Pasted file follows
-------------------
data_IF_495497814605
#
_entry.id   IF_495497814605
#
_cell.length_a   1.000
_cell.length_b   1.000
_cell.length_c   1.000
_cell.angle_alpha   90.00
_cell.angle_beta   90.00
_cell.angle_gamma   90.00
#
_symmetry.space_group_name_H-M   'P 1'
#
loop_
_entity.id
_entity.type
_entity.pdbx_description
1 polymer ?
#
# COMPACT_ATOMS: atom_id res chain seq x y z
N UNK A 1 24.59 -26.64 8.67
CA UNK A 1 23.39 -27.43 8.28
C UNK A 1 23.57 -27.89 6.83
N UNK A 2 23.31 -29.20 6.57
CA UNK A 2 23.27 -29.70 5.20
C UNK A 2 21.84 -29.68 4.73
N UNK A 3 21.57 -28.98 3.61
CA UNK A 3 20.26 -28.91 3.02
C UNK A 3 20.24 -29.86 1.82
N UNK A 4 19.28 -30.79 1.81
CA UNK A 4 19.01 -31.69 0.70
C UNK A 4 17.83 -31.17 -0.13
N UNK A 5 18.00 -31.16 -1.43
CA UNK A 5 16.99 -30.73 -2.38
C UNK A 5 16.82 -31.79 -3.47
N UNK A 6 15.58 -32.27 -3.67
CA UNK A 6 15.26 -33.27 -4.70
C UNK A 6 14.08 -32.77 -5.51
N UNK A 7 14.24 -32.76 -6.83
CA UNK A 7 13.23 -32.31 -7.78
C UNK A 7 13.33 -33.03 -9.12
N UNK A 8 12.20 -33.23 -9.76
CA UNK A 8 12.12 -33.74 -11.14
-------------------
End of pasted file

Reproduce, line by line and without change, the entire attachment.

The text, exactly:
data_IF_495497814605
#
_entry.id   IF_495497814605
#
_cell.length_a   1.000
_cell.length_b   1.000
_cell.length_c   1.000
_cell.angle_alpha   90.00
_cell.angle_beta   90.00
_cell.angle_gamma   90.00
#
_symmetry.space_group_name_H-M   'P 1'
#
loop_
_entity.id
_entity.type
_entity.pdbx_description
1 polymer ?
#
# COMPACT_ATOMS: atom_id res chain seq x y z
N UNK A 1 24.59 -26.64 8.67
CA UNK A 1 23.39 -27.43 8.28
C UNK A 1 23.57 -27.89 6.83
N UNK A 2 23.31 -29.20 6.57
CA UNK A 2 23.27 -29.70 5.20
C UNK A 2 21.84 -29.68 4.73
N UNK A 3 21.57 -28.98 3.61
CA UNK A 3 20.26 -28.91 3.02
C UNK A 3 20.24 -29.86 1.82
N UNK A 4 19.28 -30.79 1.81
CA UNK A 4 19.01 -31.69 0.70
C UNK A 4 17.83 -31.17 -0.13
N UNK A 5 18.00 -31.16 -1.43
CA UNK A 5 16.99 -30.73 -2.38
C UNK A 5 16.82 -31.79 -3.47
N UNK A 6 15.58 -32.27 -3.67
CA UNK A 6 15.26 -33.27 -4.70
C UNK A 6 14.08 -32.77 -5.51
N UNK A 7 14.24 -32.76 -6.83
CA UNK A 7 13.23 -32.31 -7.78
C UNK A 7 13.33 -33.03 -9.12
N UNK A 8 12.20 -33.23 -9.76
CA UNK A 8 12.12 -33.74 -11.14